This has been bothering me for a while.
I do not believe that the ethical theory of hedonism represents the world of which we live in truthfully, neither does it appeal to my common sense. However, sometimes I find myself not being able to resist hedonism, as it has tremendous explanatory power like no other ethical theory. For example, how do we explain the value of knowledge? According to the hedonist, knowledge is good insofar as it makes us feel good, it gives us pleasure and happiness and that is a good reason we should pursue it. But let's say we don't want to appeal to hedonism, because we believe that things other than pleasure also have value, how do we explain the goodness of knowledge, art, love, etc.? There doesn't seem to be any convincing explanation as to why we should pursue these things other than the fact that they make us feel good. Of course we can just say, "knowledge is good, simply because it is good", but does that really make any sense?
I'll delve into this a bit: For some odd reason (which I do not fully understand yet), most people (myself included) accept the intuition that "pleasure is good" as self-evident, i.e., that it requires no further explanation. The simply have the intuition that pleasure is good, and it is accepted prima facie. However, when it comes to other things, like knowledge, art, love, etc., people will not accept its goodness as self-evident. They will probe further into the matter and ask, "what makes them good?". And here is where I get stuck, for which other properties can they possibly possess (other than the property of happiness and pleasure that they have) that will justify their worthiness, or goodness?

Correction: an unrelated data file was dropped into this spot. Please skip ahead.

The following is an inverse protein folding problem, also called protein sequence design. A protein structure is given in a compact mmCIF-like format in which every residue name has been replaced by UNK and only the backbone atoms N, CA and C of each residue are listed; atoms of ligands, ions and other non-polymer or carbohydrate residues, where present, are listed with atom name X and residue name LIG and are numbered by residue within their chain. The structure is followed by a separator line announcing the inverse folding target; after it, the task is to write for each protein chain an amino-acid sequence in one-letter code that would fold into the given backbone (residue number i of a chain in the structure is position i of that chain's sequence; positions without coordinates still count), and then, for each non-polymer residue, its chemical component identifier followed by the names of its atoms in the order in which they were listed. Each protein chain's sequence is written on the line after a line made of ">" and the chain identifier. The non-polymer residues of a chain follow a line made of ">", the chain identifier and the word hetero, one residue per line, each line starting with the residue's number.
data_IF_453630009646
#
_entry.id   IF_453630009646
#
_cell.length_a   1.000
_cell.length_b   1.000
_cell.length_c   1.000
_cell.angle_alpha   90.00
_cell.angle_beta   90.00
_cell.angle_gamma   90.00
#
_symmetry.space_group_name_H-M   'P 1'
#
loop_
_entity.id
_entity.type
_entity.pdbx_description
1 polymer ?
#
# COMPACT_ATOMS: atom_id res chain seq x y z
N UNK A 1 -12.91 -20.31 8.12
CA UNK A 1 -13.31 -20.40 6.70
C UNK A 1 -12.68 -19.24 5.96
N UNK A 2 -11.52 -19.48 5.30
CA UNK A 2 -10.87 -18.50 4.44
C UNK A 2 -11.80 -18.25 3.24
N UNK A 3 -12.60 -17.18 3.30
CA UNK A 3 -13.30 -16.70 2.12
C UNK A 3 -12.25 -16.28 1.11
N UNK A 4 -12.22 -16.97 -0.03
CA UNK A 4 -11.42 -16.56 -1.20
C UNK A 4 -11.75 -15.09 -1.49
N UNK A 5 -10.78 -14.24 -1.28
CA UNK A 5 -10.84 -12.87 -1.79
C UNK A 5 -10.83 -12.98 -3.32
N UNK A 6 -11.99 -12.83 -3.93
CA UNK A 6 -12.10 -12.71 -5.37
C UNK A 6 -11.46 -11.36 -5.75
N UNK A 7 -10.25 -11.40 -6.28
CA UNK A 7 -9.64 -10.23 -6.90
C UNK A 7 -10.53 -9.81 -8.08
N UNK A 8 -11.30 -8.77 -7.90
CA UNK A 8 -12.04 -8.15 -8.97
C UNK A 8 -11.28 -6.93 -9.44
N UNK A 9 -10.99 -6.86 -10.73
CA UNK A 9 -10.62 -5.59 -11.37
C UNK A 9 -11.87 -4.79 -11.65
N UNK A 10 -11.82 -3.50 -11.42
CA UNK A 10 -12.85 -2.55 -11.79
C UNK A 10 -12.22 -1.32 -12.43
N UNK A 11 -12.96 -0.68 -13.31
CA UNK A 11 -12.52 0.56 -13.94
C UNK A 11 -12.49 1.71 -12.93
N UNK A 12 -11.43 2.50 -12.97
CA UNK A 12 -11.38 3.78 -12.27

It seems like the only alternative to hedonism is to give these aforementioned things some kind of mystical property that will justify their goodness and worthiness? But is this really the kind of theory that non-hedonist ethicists must resort to (On the other hand, goodness itself is a non-natural property according to intuitionist G. E. Moore)? Is there an alternative way to explain this, one that appeals to the common sense and the plain folk (i.e. people that have not been exposed to philosophy of ethics)?